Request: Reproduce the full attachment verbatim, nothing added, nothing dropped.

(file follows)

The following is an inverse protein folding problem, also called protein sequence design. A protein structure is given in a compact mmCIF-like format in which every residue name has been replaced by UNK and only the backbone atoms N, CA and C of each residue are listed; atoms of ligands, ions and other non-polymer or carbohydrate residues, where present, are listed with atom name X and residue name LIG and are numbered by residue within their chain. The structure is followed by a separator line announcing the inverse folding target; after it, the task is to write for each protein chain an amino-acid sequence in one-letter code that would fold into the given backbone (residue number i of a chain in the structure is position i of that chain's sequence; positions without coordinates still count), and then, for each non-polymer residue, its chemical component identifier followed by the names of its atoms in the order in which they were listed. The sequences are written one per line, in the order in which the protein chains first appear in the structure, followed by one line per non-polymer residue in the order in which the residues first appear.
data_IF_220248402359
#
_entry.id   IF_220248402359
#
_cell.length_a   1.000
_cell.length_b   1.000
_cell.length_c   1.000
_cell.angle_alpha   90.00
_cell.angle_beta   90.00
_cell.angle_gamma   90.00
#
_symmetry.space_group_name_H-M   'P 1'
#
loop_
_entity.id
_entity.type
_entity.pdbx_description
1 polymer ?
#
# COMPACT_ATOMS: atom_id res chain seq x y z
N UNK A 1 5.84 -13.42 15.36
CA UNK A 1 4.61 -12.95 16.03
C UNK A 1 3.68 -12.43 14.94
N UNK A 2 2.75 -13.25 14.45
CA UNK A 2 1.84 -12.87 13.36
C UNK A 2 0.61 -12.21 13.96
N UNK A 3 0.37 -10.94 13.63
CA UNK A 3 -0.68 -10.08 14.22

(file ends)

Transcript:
The following is an inverse protein folding problem, also called protein sequence design. A protein structure is given in a compact mmCIF-like format in which every residue name has been replaced by UNK and only the backbone atoms N, CA and C of each residue are listed; atoms of ligands, ions and other non-polymer or carbohydrate residues, where present, are listed with atom name X and residue name LIG and are numbered by residue within their chain. The structure is followed by a separator line announcing the inverse folding target; after it, the task is to write for each protein chain an amino-acid sequence in one-letter code that would fold into the given backbone (residue number i of a chain in the structure is position i of that chain's sequence; positions without coordinates still count), and then, for each non-polymer residue, its chemical component identifier followed by the names of its atoms in the order in which they were listed. The sequences are written one per line, in the order in which the protein chains first appear in the structure, followed by one line per non-polymer residue in the order in which the residues first appear.
data_IF_220248402359
#
_entry.id   IF_220248402359
#
_cell.length_a   1.000
_cell.length_b   1.000
_cell.length_c   1.000
_cell.angle_alpha   90.00
_cell.angle_beta   90.00
_cell.angle_gamma   90.00
#
_symmetry.space_group_name_H-M   'P 1'
#
loop_
_entity.id
_entity.type
_entity.pdbx_description
1 polymer ?
#
# COMPACT_ATOMS: atom_id res chain seq x y z
N UNK A 1 5.84 -13.42 15.36
CA UNK A 1 4.61 -12.95 16.03
C UNK A 1 3.68 -12.43 14.94
N UNK A 2 2.75 -13.25 14.45
CA UNK A 2 1.84 -12.87 13.36
C UNK A 2 0.61 -12.21 13.96
N UNK A 3 0.37 -10.94 13.63
CA UNK A 3 -0.68 -10.08 14.22